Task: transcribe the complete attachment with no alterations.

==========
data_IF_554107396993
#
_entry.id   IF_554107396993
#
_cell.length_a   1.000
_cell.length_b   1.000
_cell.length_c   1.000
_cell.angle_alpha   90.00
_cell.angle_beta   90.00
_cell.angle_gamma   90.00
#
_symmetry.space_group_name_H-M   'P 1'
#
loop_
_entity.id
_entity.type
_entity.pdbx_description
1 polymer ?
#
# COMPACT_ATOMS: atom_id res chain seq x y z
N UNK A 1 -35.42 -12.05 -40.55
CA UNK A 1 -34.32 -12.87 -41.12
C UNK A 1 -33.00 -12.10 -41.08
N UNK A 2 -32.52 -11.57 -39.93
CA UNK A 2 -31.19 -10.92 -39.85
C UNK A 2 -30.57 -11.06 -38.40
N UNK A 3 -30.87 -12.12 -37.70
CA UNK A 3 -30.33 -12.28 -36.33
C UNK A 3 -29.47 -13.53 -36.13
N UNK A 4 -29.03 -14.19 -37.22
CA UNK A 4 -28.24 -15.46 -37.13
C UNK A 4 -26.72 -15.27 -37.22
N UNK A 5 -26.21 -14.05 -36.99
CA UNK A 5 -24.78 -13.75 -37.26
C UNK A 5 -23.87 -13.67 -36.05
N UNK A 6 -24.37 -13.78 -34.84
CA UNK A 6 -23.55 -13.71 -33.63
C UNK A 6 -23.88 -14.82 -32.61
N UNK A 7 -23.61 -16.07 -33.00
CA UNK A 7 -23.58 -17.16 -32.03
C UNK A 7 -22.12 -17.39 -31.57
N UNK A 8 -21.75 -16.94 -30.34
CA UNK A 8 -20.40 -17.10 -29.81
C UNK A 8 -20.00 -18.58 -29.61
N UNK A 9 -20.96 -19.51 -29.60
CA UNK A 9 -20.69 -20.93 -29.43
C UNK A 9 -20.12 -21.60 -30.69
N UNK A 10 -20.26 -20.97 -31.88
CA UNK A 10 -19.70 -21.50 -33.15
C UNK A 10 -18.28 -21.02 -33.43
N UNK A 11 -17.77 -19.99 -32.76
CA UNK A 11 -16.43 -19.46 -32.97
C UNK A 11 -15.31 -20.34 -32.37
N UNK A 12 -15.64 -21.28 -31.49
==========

data_IF_554107396993
#
_entry.id   IF_554107396993
#
_cell.length_a   1.000
_cell.length_b   1.000
_cell.length_c   1.000
_cell.angle_alpha   90.00
_cell.angle_beta   90.00
_cell.angle_gamma   90.00
#
_symmetry.space_group_name_H-M   'P 1'
#
loop_
_entity.id
_entity.type
_entity.pdbx_description
1 polymer ?
#
# COMPACT_ATOMS: atom_id res chain seq x y z
N UNK A 1 -35.42 -12.05 -40.55
CA UNK A 1 -34.32 -12.87 -41.12
C UNK A 1 -33.00 -12.10 -41.08
N UNK A 2 -32.52 -11.57 -39.93
CA UNK A 2 -31.19 -10.92 -39.85
C UNK A 2 -30.57 -11.06 -38.40
N UNK A 3 -30.87 -12.12 -37.70
CA UNK A 3 -30.33 -12.28 -36.33
C UNK A 3 -29.47 -13.53 -36.13
N UNK A 4 -29.03 -14.19 -37.22
CA UNK A 4 -28.24 -15.46 -37.13
C UNK A 4 -26.72 -15.27 -37.22
N UNK A 5 -26.21 -14.05 -36.99
CA UNK A 5 -24.78 -13.75 -37.26
C UNK A 5 -23.87 -13.67 -36.05
N UNK A 6 -24.37 -13.78 -34.84
CA UNK A 6 -23.55 -13.71 -33.63
C UNK A 6 -23.88 -14.82 -32.61
N UNK A 7 -23.61 -16.07 -33.00
CA UNK A 7 -23.58 -17.16 -32.03
C UNK A 7 -22.12 -17.39 -31.57
N UNK A 8 -21.75 -16.94 -30.34
CA UNK A 8 -20.40 -17.10 -29.81
C UNK A 8 -20.00 -18.58 -29.61
N UNK A 9 -20.96 -19.51 -29.60
CA UNK A 9 -20.69 -20.93 -29.43
C UNK A 9 -20.12 -21.60 -30.69
N UNK A 10 -20.26 -20.97 -31.88
CA UNK A 10 -19.70 -21.50 -33.15
C UNK A 10 -18.28 -21.02 -33.43
N UNK A 11 -17.77 -19.99 -32.76
CA UNK A 11 -16.43 -19.46 -32.97
C UNK A 11 -15.31 -20.34 -32.37
N UNK A 12 -15.64 -21.28 -31.49